identified, the eight corners will meet at a single point and the total angle

will be 360 degrees. This subtlety explains why the construction would not

work with a flat octagon; in Euclidean geometry, eight 135-degree corners

cannot meet at a single point. The two-dimensional universe obtained by

identifying opposite sides of an octagon must be hyperbolic. The topology

dictates the geometry.

The size of the polygon or polyhedron is measured relative to the only

geometrically meaningful length scale for a space: the radius of curvature. A

sphere, for example, can have any physical size (in meters, say), but its

surface area will always be exactly 4p times the square of its radius--that

is, 4p square radians. The same principle applies to the size of a hyperbolic

topology, for which a radius of curvature can also be defined. The most

compact hyperbolic topology, discovered by one of us (Weeks) in 1985, may be

constructed by identifying pairs of faces of an 18-sided polyhedron. It has a

volume of approximately 0.94 cubic radian. Other topologies are built from

larger polyhedra.

The universe, too, can be measured in units of radians. Diverse astronomical

observations agree that the density of matter in the cosmos is only a third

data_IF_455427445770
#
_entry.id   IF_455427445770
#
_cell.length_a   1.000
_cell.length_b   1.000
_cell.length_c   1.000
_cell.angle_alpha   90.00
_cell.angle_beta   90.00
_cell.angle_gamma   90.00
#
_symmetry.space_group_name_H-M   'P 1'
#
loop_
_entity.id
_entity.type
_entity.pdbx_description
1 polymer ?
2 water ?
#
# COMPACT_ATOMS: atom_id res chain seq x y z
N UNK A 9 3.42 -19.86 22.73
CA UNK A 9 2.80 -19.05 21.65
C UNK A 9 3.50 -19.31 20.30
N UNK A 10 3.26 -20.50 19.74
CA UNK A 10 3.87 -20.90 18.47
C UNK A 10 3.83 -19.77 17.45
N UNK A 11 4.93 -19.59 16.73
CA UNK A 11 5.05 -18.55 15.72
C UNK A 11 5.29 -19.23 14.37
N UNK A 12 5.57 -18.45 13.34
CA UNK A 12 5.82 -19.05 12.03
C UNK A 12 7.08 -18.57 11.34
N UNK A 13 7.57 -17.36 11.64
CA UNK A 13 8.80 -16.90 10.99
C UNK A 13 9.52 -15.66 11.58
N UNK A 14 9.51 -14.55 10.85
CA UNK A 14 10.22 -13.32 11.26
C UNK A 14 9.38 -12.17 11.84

of that needed for space to be Euclidean. Either a cosmological constant

makes up the difference [see "Cosmological Antigravity," by Lawrence M.

Krauss; Scientific American, January], or the universe has a hyperbolic

geometry with a radius of curvature of 18 billion light-years. In the latter

case, the observable universe has a volume of 180 cubic radians--enough room

for nearly 200 of the Weeks polyhedra. In other words, if the universe has

the Weeks topology, its volume is only 0.5 percent of what it appears to be.

As space expands uniformly, its proportions do not change, so the topology

remains constant.

In fact, almost all topologies require hyperbolic geometries. In two

dimensions, a finite Euclidean space must have the topology of either a

2-torus or a Klein bottle; in three dimensions, there are only 10 Euclidean